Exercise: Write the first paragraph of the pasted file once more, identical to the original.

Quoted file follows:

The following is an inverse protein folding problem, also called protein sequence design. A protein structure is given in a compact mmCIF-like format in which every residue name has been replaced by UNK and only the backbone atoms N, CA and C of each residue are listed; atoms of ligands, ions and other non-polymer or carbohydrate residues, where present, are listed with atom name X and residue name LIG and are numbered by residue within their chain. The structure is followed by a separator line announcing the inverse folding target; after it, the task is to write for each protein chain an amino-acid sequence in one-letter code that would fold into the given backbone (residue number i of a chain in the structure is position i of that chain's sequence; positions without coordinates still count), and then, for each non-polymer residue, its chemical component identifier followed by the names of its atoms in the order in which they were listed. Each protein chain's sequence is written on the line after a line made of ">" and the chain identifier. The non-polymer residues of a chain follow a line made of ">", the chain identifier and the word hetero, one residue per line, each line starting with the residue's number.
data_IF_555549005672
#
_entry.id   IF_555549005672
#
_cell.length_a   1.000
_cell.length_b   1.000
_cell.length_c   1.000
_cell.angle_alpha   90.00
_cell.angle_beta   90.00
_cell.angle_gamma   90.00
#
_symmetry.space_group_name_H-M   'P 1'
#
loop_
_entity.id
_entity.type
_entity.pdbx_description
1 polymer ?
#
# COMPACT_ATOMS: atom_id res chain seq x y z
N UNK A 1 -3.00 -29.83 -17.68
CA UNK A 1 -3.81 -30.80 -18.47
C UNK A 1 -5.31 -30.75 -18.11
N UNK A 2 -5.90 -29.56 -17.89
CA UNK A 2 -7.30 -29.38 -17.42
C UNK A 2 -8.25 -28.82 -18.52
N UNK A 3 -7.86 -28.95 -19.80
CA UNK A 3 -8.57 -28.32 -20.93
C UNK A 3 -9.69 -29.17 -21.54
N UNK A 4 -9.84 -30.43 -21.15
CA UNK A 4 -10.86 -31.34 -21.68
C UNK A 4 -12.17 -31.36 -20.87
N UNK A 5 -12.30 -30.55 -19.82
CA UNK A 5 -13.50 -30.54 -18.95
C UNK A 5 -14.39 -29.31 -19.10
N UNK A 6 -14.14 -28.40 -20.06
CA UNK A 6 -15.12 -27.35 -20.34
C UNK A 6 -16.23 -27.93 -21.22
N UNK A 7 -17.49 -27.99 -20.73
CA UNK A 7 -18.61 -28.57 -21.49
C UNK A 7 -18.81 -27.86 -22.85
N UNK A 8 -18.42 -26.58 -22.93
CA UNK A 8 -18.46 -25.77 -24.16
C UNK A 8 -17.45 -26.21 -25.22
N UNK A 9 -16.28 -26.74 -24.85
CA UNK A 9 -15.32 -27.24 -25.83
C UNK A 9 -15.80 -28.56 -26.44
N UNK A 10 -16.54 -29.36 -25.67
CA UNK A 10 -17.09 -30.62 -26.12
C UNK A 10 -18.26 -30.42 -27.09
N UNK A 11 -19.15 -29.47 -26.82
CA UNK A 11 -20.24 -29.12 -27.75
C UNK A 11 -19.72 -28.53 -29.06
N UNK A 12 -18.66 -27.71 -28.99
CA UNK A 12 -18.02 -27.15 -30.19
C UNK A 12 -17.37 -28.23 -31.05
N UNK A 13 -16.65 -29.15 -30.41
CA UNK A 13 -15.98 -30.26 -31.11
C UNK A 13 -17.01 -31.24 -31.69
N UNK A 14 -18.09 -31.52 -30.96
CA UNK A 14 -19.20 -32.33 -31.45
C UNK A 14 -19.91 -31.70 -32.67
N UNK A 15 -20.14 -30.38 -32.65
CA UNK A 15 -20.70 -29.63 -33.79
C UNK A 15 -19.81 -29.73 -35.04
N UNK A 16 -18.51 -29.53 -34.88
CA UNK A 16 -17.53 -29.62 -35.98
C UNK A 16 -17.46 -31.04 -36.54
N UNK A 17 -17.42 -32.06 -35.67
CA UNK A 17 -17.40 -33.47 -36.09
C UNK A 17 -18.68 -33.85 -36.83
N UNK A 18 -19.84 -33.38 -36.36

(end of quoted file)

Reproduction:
The following is an inverse protein folding problem, also called protein sequence design. A protein structure is given in a compact mmCIF-like format in which every residue name has been replaced by UNK and only the backbone atoms N, CA and C of each residue are listed; atoms of ligands, ions and other non-polymer or carbohydrate residues, where present, are listed with atom name X and residue name LIG and are numbered by residue within their chain. The structure is followed by a separator line announcing the inverse folding target; after it, the task is to write for each protein chain an amino-acid sequence in one-letter code that would fold into the given backbone (residue number i of a chain in the structure is position i of that chain's sequence; positions without coordinates still count), and then, for each non-polymer residue, its chemical component identifier followed by the names of its atoms in the order in which they were listed. Each protein chain's sequence is written on the line after a line made of ">" and the chain identifier. The non-polymer residues of a chain follow a line made of ">", the chain identifier and the word hetero, one residue per line, each line starting with the residue's number.